T-Mobile and Sprint may be cleared to merge, but users are left with unclear signals

Recapping the week’s biggest tech stories.

Sprint 5G Tower.
Sprint's 5G towers showed up for this year's Super Bowl.Sprint

It’s only fitting that T-Mobile and Sprint would get final judge’s approval for their massive merger during the week of Valentine’s Day. While that telecom romance is clearly the big story of the week, it wasn’t the only thing happening in the world of tech. Here are a few highlights from the past week—we’ll get to the romantic comedy (or is it actually a horror story in the making?) about the two cellular carriers down below.

Samsung announced new smartphones

At its Unpacked event in San Francisco earlier this week, Samsung finally pushed the big, red launch button to propel its new Galaxy Z Flip and Galaxy S20 smartphones into the world. You can see a full recap of the announcement here and take a closer look at the Galaxy S20 Ultra’s massive 100x “zoom” function here.

MWC and CP+ got canceled

The annual Mobile World Congress trade show in Barcelona typically acts as a launch pad for new smartphones and smartphone-adjacent products from a litany of companies. This year, however, the coronavirus outbreak caused just about every major firm to back out. As a result, it’s officially canceled this year. The CP+ expo in Japan—one of the world’s biggest photo industry trade shows—suffered a similar fate.

The new Motorola Razr opened to sad reviews

Hopes were high when Motorola announced it was bringing back the Razr. Between its iconic pedigree and its promising folding screen tech, it made early adopters drool. Unfortunately, the product’s actual foray into the real world didn’t go so well. Reviewers complained of issues from creaky hinges to a generally cheap overall feel. The timing couldn’t have been worse with Samsung introducing its Galaxy Z Flip with its flexible glass screen and more robust set of features.

Adam Savage built a wonderful robot rickshaw

If you’re a true nerd, you’re likely envious of former Mythbusters host, Adam Savage. This week, he took to YouTube to show off the rickshaw he built to ride behind a Boston Dynamics Spot robot. It’s a nice reprieve from recent Spot videos, most of which have been rather terrifying in a dystopian robot stormtrooper kind of way.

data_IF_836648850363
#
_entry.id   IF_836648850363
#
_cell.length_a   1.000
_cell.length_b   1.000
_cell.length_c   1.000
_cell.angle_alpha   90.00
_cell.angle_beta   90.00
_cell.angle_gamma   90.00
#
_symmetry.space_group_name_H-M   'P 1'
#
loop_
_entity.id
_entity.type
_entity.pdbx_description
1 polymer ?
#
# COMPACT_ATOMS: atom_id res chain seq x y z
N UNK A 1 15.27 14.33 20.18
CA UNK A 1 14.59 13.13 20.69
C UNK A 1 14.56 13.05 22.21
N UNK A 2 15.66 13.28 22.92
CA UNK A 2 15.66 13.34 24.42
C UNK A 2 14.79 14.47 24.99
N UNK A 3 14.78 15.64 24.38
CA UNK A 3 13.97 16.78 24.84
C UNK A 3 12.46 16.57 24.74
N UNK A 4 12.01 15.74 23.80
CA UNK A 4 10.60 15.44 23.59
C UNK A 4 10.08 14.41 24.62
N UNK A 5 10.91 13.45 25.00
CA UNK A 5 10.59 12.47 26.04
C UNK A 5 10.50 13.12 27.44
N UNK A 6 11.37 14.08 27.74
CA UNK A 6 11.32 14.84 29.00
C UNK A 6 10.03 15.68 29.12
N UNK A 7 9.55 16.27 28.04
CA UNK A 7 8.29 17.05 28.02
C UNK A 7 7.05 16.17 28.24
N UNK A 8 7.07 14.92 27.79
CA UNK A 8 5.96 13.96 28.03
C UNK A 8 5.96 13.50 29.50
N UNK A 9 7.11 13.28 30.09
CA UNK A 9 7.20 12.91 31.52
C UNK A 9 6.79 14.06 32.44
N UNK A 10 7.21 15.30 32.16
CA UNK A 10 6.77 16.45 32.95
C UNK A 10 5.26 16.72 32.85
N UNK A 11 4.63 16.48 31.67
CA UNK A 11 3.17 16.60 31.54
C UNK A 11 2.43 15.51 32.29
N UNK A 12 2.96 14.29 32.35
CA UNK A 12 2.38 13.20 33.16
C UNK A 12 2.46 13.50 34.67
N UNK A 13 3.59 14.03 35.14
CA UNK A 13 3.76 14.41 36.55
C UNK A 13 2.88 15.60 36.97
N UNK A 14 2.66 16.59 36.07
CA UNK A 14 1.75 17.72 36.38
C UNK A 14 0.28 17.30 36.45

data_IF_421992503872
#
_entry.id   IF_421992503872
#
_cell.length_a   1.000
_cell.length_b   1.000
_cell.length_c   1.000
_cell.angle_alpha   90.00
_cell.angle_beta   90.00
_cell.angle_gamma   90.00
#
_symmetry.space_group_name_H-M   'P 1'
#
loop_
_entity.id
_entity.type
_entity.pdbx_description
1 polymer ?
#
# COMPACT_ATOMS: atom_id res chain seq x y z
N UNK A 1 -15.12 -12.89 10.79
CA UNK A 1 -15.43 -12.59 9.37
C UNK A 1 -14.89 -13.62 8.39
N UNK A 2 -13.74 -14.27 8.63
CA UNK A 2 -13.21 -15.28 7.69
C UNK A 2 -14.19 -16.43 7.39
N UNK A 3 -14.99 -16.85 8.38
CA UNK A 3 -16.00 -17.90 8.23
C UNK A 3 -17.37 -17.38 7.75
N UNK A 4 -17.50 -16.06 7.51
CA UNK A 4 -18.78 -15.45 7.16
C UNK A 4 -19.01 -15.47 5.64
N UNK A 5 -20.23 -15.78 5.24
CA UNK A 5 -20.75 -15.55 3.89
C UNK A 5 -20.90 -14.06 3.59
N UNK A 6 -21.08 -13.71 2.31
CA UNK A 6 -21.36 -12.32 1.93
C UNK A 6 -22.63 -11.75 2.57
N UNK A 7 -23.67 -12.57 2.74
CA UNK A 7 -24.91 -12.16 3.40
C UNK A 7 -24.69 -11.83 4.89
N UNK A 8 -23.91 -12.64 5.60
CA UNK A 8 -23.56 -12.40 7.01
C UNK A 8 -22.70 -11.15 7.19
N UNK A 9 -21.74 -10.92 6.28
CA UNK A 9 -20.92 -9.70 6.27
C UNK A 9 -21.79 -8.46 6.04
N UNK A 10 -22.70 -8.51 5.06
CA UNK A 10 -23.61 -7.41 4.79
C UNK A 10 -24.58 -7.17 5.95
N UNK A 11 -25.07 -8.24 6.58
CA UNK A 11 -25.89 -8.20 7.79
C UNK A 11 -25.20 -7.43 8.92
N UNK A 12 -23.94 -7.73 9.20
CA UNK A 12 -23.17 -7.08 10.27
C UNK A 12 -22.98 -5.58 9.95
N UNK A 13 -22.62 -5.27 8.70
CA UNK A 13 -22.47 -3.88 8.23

Facebook introduced a new app called Hobbi for when you’re feeling crafty

On its face, Facebook’s new app, Hobbi, looks like a Pinterest clone. In practice, however, the app offers a deeper experience for people who want to keep track of their personal projects and builds. You can connect with other people who like to make stuff and even keep tabs on the progress of your own work as you go. It’s part of a trend of this kind of new app, which includes Google’s recent version, Tangi.

Sprint and T-Mobile merger

For years now, T-Mobile and Sprint have been working on merging—combining the third and fourth biggest American cellular providers (respectively) into a bigger entity with a better shot at taking on the final bosses of Verizon and AT&T.

One of the very last hurdles standing in the merger’s way came in the form of a lawsuit brought by 10 state attorneys general who believed the deal would be bad for competition and, ultimately, consumers.

This week, however, US District Judge Victor Marrero handed down his verdict on the trial, which began last year. He approved the merger and outlined his decision in a 173-page document that you can look at here if you really can’t think of anything more fun to do during your weekend.

The Verge’s Nilay Patel (who is actually a lawyer, unlike most of the other folks arguing about the decision on Twitter) read the document and outlined some of the most glaring pieces that suggest the verdict may be misguided.

The next steps are still somewhat unclear. As part of the deal, Dish will spin up its own cellular service provider network while using T-Mobile’s network in the meantime. Sprint and T-Mobile will merge, but it’s unclear whether that will mean in practical terms for either company’s current subscribers.

Competitive drawbacks aside, the deal may lay the groundwork for a more robust 5G network rollout for the new company since Sprint’s 5G service utilizes mid-band frequencies, while T-Mobile prominently relies on lower-frequencies that don’t go far beyond the capabilities of current 4G tech. Combining hardware could make the network considerably better. But, users may not get access to the bargain-basement prices Sprint currently offers on its unlimited service plans.

In other words: stay tuned.